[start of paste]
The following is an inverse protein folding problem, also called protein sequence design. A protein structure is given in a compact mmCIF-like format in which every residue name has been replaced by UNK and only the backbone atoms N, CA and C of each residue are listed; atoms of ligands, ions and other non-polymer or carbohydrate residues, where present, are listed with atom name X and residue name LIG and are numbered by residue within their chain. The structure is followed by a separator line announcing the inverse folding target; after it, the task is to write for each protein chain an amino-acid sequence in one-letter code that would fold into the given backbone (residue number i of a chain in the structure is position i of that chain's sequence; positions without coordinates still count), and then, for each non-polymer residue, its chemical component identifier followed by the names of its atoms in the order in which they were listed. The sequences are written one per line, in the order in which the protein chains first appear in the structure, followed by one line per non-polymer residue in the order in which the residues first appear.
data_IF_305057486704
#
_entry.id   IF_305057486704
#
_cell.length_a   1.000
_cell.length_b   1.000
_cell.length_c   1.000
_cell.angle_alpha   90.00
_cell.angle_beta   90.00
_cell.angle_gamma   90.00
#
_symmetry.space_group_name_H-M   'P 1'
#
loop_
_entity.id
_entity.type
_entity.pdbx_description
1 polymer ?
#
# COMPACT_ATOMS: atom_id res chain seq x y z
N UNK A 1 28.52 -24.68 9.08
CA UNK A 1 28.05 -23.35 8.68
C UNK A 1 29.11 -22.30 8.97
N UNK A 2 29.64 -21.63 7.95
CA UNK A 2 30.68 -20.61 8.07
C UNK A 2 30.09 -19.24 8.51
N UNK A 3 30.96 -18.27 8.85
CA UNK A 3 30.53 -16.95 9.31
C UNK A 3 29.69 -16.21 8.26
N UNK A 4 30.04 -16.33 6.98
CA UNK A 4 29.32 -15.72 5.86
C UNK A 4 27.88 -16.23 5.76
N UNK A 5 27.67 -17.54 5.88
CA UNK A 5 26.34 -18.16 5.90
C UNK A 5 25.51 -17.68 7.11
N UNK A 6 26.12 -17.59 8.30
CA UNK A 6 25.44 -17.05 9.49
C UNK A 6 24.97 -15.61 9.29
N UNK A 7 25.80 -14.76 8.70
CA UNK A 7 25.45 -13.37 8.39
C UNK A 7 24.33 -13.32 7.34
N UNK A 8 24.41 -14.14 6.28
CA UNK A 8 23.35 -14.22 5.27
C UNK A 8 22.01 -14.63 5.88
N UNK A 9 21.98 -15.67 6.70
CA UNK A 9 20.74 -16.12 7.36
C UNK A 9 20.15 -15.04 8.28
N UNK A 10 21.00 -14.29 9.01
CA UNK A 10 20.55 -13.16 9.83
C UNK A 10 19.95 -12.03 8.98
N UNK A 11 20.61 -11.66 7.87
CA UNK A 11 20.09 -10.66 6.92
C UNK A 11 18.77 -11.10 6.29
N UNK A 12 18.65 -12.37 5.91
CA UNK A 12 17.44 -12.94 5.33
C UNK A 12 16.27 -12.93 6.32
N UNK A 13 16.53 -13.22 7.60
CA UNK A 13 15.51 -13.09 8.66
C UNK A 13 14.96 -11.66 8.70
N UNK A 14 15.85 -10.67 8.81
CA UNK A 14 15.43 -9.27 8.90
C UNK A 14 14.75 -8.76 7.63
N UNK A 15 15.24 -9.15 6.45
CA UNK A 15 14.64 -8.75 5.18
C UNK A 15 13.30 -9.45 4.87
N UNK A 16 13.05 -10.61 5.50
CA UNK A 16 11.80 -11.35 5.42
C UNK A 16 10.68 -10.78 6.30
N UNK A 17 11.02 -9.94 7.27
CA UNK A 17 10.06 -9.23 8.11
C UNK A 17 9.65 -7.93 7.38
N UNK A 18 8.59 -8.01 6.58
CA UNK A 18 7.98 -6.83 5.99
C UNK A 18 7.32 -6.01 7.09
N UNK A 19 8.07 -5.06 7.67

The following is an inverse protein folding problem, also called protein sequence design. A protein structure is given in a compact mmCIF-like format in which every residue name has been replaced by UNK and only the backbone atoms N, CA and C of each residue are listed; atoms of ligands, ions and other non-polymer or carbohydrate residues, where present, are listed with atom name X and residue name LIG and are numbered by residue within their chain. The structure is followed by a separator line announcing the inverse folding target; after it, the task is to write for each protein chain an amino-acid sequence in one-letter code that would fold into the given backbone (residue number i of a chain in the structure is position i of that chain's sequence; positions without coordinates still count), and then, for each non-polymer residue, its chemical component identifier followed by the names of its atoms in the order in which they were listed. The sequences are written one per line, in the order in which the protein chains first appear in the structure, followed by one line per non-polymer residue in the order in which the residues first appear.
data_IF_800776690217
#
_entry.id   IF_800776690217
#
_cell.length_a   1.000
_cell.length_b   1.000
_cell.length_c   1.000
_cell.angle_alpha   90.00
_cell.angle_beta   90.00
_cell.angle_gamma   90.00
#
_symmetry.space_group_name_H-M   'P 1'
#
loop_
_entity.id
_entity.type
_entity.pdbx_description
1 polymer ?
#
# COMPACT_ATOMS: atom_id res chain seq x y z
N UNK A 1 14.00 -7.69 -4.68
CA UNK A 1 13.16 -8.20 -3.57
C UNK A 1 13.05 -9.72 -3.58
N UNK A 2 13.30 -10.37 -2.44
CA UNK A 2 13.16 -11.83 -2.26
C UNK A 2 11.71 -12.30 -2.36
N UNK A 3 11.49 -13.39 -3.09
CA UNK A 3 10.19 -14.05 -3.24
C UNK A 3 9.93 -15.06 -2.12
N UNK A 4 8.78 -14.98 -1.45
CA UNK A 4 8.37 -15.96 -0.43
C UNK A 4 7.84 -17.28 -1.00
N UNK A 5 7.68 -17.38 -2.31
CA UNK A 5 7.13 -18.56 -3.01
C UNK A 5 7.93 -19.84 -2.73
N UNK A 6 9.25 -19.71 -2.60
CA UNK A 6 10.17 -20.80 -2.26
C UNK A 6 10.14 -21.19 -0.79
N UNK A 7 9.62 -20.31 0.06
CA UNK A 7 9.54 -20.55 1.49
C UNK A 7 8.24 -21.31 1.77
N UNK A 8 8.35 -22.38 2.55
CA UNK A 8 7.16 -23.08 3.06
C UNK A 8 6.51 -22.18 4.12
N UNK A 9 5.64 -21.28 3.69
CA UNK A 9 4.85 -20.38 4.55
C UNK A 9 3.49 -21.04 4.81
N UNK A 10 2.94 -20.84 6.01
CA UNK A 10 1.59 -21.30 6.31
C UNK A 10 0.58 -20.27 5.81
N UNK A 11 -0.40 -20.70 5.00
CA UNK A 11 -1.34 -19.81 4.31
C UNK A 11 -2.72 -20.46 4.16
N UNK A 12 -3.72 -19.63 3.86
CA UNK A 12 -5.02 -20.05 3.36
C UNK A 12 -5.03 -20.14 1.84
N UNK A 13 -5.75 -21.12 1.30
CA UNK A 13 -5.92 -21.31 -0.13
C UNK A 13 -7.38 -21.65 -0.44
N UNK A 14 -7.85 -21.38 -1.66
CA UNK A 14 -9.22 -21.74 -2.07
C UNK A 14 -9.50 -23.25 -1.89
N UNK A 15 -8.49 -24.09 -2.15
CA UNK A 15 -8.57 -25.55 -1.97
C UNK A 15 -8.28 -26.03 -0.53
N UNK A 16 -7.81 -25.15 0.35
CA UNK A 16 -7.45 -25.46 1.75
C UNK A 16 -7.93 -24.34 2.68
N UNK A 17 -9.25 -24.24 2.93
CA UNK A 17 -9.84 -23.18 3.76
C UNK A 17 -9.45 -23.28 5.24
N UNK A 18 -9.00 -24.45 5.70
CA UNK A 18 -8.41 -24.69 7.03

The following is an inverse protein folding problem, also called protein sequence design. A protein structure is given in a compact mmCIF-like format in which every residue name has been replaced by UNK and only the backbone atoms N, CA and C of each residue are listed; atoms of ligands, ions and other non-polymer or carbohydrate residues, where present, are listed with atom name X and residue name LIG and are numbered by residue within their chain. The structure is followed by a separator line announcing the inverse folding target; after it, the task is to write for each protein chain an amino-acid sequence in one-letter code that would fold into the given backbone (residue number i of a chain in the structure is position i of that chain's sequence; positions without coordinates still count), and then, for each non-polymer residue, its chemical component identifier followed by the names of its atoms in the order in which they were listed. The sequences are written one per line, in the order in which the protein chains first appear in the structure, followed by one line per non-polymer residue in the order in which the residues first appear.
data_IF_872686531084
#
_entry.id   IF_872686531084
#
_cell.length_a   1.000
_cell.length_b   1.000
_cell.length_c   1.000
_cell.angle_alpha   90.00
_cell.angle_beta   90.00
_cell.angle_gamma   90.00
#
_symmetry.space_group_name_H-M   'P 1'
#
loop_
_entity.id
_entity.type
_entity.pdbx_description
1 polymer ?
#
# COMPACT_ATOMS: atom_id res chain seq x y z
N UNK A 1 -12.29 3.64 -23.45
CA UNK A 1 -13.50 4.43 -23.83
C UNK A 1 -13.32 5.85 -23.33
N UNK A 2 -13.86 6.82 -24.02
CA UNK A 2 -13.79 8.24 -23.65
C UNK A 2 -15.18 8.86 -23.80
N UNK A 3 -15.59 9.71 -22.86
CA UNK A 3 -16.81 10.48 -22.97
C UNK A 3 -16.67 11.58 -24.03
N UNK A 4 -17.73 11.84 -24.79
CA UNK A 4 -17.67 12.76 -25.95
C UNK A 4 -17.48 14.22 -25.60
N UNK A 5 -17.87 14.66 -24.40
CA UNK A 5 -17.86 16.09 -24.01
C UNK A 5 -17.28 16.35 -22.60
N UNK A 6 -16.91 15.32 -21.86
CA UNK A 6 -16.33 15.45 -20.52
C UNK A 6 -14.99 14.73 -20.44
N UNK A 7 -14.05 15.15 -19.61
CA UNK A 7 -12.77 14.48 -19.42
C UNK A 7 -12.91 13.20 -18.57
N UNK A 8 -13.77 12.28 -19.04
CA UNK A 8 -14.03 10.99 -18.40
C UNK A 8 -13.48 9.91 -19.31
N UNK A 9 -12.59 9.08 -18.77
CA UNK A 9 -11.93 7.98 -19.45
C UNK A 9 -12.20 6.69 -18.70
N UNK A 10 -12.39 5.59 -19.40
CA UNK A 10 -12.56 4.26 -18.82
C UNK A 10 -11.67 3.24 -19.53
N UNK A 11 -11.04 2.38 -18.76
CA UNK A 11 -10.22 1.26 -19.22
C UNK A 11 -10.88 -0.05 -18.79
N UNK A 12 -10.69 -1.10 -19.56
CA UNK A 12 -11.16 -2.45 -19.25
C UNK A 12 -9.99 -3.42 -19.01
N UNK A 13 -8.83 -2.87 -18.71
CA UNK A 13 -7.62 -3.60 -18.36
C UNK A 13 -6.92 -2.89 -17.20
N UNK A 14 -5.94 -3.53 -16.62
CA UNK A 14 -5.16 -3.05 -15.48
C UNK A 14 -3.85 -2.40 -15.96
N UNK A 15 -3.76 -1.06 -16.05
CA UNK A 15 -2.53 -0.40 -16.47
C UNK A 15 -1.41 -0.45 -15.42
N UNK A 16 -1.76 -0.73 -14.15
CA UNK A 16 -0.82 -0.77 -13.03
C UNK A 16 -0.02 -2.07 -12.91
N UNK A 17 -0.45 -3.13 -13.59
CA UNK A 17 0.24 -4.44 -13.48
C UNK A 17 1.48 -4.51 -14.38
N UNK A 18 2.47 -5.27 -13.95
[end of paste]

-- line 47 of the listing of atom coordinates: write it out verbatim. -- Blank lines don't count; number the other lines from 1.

CA UNK A 9 20.74 -16.12 7.36